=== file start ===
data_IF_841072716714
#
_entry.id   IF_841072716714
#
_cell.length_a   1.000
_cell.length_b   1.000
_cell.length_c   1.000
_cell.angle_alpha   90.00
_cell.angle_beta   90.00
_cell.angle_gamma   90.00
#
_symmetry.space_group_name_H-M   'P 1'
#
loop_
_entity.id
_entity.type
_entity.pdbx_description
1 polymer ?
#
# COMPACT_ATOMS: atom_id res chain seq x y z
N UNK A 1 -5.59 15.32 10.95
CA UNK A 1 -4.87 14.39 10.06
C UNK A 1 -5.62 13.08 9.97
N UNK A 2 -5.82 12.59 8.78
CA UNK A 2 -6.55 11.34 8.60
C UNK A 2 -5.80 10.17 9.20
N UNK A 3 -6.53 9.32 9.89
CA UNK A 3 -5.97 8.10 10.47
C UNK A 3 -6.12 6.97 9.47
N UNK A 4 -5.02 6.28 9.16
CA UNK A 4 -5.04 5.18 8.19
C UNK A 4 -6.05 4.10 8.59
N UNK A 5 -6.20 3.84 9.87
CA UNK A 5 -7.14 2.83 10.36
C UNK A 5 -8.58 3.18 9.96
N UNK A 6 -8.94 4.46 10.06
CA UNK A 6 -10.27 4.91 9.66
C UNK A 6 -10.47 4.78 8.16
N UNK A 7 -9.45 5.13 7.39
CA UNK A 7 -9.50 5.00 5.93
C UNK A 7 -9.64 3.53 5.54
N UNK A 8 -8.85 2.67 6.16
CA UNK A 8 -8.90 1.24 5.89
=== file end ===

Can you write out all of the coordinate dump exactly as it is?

data_IF_841072716714
#
_entry.id   IF_841072716714
#
_cell.length_a   1.000
_cell.length_b   1.000
_cell.length_c   1.000
_cell.angle_alpha   90.00
_cell.angle_beta   90.00
_cell.angle_gamma   90.00
#
_symmetry.space_group_name_H-M   'P 1'
#
loop_
_entity.id
_entity.type
_entity.pdbx_description
1 polymer ?
#
# COMPACT_ATOMS: atom_id res chain seq x y z
N UNK A 1 -5.59 15.32 10.95
CA UNK A 1 -4.87 14.39 10.06
C UNK A 1 -5.62 13.08 9.97
N UNK A 2 -5.82 12.59 8.78
CA UNK A 2 -6.55 11.34 8.60
C UNK A 2 -5.80 10.17 9.20
N UNK A 3 -6.53 9.32 9.89
CA UNK A 3 -5.97 8.10 10.47
C UNK A 3 -6.12 6.97 9.47
N UNK A 4 -5.02 6.28 9.16
CA UNK A 4 -5.04 5.18 8.19
C UNK A 4 -6.05 4.10 8.59
N UNK A 5 -6.20 3.84 9.87
CA UNK A 5 -7.14 2.83 10.36
C UNK A 5 -8.58 3.18 9.96
N UNK A 6 -8.94 4.46 10.06
CA UNK A 6 -10.27 4.91 9.66
C UNK A 6 -10.47 4.78 8.16
N UNK A 7 -9.45 5.13 7.39
CA UNK A 7 -9.50 5.00 5.93
C UNK A 7 -9.64 3.53 5.54
N UNK A 8 -8.85 2.67 6.16
CA UNK A 8 -8.90 1.24 5.89